When you’re seriously stressed out, you already know how it affects your mind. Stress can make you feel frazzled, unable to focus, and it might trigger already existing anxiety and depression. But did you know there are many sneaky ways that stress affects your body, beyond just your brain?
Unfortunately, stress affects your whole body, and we’re just gonna say it: it’s not a good thing. There are multiple ways stress can affect you — and they extend way beyond your noggin. Whatever is stressing you out can find ways to make you feel pretty sick, and you might be pretty shocked to hear how bad the side effects can be.
Therapist and anxiety expert Jodi Aman gives HelloGiggles the low-down on the myriad of ways that stress can affect your body, and while some are obvious (sleepless nights, anyone?!), some of them will seriously shock you.
Here are six shocking ways stress can affect your body.
1Your skin can go nuts
You probably know that stress can make you break out, but did you know that stress can mess with your skin in other ways? Aman tells HG that acute and/or chronic stress can give you dry skin, and it can also give you you a rash, hives or even make your skin blush.
This happens because stress causes the adrenal glands in your body to stimulate sebaceous oil glands. This leads to more sebum on your skin, which causes — you guessed it — breakouts. Simultaneously all the stress hormones increase your blood flow, expanding your capillaries and making your skin look flushed, and not in a “just been kissed” kind of way. We’re talking more red and inflamed.
2Your hair can fall out — or turn gray
Stress can even impact your strands, and in some mildly terrifying ways. If you’re under extreme stress, you could start to see more shedding in your daily life. Dermatologist Paradi Mirmirani, MD, explained how this happens to WebMD. She said, “Stress because you’re late to work or you’ve got a heavy workload is not going to cause you to lose hair,” she says. Short-term stress (say, getting stuck in traffic or losing your keys) won’t cause hair loss, but long-term stress totally can, like “something that causes you to lose sleep or changes your appetite and raises the level of stress hormones.”
As far as going gray prematurely, it seems this is still speculative (however, see any photo of former President Obama before 2008 and after 2008!) and experts think it would likely only occur over long periods of stress, even though there isn’t currently that much research to base it on.
3Your stomach can go through the wringer, too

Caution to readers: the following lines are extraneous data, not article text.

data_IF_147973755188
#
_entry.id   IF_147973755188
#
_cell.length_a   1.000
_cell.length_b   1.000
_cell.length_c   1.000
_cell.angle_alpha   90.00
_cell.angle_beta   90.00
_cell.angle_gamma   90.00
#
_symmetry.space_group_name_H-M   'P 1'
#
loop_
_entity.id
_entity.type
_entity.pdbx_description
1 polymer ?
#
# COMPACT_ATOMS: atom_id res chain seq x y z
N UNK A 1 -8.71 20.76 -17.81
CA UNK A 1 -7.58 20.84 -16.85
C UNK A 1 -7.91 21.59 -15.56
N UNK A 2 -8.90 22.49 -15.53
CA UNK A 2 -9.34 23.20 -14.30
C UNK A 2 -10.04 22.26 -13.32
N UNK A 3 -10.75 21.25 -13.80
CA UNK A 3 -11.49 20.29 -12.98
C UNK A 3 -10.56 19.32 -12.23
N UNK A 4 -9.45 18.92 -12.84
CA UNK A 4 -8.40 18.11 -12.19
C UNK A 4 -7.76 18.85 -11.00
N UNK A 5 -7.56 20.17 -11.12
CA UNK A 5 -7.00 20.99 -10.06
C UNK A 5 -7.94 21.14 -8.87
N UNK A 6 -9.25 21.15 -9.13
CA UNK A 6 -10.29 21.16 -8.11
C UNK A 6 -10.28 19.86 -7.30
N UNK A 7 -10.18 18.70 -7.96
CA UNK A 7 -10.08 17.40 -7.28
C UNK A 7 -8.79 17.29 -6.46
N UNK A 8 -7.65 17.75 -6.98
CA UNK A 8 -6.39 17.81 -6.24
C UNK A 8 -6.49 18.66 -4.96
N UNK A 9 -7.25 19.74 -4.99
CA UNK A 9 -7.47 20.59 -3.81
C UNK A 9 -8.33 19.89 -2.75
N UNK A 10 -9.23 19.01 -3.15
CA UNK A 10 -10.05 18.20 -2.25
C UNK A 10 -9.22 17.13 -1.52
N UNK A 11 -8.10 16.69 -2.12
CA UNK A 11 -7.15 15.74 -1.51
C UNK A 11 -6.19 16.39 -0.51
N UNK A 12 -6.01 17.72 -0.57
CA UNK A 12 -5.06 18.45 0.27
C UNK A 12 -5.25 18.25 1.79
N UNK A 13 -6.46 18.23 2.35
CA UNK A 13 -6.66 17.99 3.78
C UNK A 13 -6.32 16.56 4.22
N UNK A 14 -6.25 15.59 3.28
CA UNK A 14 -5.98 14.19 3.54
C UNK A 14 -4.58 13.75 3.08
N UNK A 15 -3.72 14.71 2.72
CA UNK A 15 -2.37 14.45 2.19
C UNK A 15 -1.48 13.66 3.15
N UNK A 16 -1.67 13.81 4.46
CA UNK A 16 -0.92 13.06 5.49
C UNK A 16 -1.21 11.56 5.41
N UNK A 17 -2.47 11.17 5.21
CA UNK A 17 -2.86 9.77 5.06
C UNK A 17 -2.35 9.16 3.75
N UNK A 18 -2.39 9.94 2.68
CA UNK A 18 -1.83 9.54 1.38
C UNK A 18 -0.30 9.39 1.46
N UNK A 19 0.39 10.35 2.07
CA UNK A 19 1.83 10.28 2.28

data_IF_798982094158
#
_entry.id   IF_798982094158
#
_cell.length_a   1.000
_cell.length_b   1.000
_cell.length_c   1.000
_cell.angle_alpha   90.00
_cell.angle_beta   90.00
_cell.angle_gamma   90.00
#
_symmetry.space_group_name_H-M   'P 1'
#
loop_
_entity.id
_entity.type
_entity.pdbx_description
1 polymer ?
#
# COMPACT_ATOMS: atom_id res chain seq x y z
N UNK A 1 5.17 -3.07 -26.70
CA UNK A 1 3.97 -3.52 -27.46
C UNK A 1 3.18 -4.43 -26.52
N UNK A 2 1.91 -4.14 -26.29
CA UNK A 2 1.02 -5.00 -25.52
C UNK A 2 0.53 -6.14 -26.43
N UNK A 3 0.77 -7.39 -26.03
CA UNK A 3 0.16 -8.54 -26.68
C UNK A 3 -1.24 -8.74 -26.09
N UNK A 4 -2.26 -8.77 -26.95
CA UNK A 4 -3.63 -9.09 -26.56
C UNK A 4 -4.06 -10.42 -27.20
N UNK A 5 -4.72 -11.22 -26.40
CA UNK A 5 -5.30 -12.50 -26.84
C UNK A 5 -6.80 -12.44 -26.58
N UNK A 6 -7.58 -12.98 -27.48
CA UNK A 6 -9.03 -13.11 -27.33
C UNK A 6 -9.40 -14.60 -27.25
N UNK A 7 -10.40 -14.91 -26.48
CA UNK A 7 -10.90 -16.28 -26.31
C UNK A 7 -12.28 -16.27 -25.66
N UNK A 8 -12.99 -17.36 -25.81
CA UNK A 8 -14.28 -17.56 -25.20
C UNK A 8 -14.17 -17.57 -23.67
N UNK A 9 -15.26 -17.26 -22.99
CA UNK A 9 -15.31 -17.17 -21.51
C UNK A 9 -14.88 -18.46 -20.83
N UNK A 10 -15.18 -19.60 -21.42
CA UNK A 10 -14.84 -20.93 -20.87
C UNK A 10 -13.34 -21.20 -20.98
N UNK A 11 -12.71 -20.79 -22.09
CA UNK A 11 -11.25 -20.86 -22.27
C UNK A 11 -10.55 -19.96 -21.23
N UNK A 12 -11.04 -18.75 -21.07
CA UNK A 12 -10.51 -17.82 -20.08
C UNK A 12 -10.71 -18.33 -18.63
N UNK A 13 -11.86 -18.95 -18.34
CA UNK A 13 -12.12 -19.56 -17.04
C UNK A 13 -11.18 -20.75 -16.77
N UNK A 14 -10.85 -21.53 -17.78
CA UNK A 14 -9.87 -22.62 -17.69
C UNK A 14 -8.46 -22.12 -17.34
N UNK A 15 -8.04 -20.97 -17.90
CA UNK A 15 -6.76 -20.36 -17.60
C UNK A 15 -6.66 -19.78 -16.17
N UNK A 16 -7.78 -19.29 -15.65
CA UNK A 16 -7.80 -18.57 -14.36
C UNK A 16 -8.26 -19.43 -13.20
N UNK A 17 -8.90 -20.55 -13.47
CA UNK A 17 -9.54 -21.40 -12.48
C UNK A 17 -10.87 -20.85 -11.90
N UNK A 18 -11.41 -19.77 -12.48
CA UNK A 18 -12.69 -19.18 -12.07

Unfortunately, when you’re dealing with stress and anxiety, your stomach tends to let you know before anything else that something’s up…and we’ve all been there. Aman says that you can deal with “burping, diarrhea, and gas,” all totally pleasant and lovely side effects of too much stress. You could also deal with constipation and heartburn, as if you didn’t have enough to worry about, right?
4You have trouble sleeping at night
This one is pretty obvious, but still so important to call out: stress can cause insomnia or negatively impact your sleep quality, causing you to toss and turn all night. According to the National Sleep Foundation you experience hyperarousal when you’re stressed out, causing an unhealthy balance between sleep and wakefulness. Unfortunately, this can have a cyclical effect, because a lack of sleep can definitely make you feel extra frazzled, then you can’t get to sleep yet again. Ugh.
5Your world can seem surreal
This sounds downright frightening, and it’s all due to a hormonal reaction from the stress. “Adrenaline (released during your body’s fight-or-flight response to stress) makes you hyper focus. If you’re not in danger, this hyper-awareness can make people feel like they are losing touch with reality,” Aman tells HG. This is not a healthy state for your mind or your body to be in long-term, and can have seriously scary effects on you. You might float through the day feeling like this is not even your life. Spooky stuff.
6You can lose your voice
The tension caused by long-term stress can affect your muscles, and in seriously bizarre ways. It can cause your throat, chest, jaw, and vocal chord muscles to tighten, affecting your voice quality, sometimes making it shaky, hoarse, or even causing you to lose it altogether. When you speak, it could sound like it’s not even you talking.
Other, more well-known, physical reactions to stress include tension headaches and migraines, weakened immunity (making it easier to catch illness and harder for your body to fight it), weight gain and/or loss, and even a diminished sex drive.
Suffice it to say that stress can seriously mess with you, and you should do all you can to practice self-care and give your body a break in the way that works for you. If you feel overwhelmed at any point, reach out to someone who can help you, whether it’s a trusted friend or a therapist. No matter what you’re going through, you don’t have to suffer through it alone.